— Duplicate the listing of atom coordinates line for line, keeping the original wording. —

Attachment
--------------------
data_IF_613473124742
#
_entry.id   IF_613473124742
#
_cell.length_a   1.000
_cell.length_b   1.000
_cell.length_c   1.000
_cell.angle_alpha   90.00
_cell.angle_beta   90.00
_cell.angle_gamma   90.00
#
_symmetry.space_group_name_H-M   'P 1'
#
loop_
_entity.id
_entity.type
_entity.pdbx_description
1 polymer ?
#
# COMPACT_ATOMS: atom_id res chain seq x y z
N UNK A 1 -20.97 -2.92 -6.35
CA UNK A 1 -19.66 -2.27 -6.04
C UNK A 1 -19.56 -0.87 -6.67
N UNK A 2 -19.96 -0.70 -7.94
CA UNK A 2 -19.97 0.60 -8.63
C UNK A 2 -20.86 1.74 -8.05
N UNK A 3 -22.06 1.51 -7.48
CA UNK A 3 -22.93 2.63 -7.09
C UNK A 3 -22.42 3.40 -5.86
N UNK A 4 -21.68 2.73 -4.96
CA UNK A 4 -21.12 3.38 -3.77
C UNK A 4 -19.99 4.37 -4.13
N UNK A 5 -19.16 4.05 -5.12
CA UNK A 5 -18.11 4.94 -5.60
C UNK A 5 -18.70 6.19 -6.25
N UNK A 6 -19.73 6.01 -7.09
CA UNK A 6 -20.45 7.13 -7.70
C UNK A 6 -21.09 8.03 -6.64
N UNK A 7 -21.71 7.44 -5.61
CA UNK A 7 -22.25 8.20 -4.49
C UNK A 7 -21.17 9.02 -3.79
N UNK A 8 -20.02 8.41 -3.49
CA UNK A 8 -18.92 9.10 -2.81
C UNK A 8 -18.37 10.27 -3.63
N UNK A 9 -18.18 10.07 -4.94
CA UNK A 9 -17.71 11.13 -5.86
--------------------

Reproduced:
data_IF_613473124742
#
_entry.id   IF_613473124742
#
_cell.length_a   1.000
_cell.length_b   1.000
_cell.length_c   1.000
_cell.angle_alpha   90.00
_cell.angle_beta   90.00
_cell.angle_gamma   90.00
#
_symmetry.space_group_name_H-M   'P 1'
#
loop_
_entity.id
_entity.type
_entity.pdbx_description
1 polymer ?
#
# COMPACT_ATOMS: atom_id res chain seq x y z
N UNK A 1 -20.97 -2.92 -6.35
CA UNK A 1 -19.66 -2.27 -6.04
C UNK A 1 -19.56 -0.87 -6.67
N UNK A 2 -19.96 -0.70 -7.94
CA UNK A 2 -19.97 0.60 -8.63
C UNK A 2 -20.86 1.74 -8.05
N UNK A 3 -22.06 1.51 -7.48
CA UNK A 3 -22.93 2.63 -7.09
C UNK A 3 -22.42 3.40 -5.86
N UNK A 4 -21.68 2.73 -4.96
CA UNK A 4 -21.12 3.38 -3.77
C UNK A 4 -19.99 4.37 -4.13
N UNK A 5 -19.16 4.05 -5.12
CA UNK A 5 -18.11 4.94 -5.60
C UNK A 5 -18.70 6.19 -6.25
N UNK A 6 -19.73 6.01 -7.09
CA UNK A 6 -20.45 7.13 -7.70
C UNK A 6 -21.09 8.03 -6.64
N UNK A 7 -21.71 7.44 -5.61
CA UNK A 7 -22.25 8.20 -4.49
C UNK A 7 -21.17 9.02 -3.79
N UNK A 8 -20.02 8.41 -3.49
CA UNK A 8 -18.92 9.10 -2.81
C UNK A 8 -18.37 10.27 -3.63
N UNK A 9 -18.18 10.07 -4.94
CA UNK A 9 -17.71 11.13 -5.86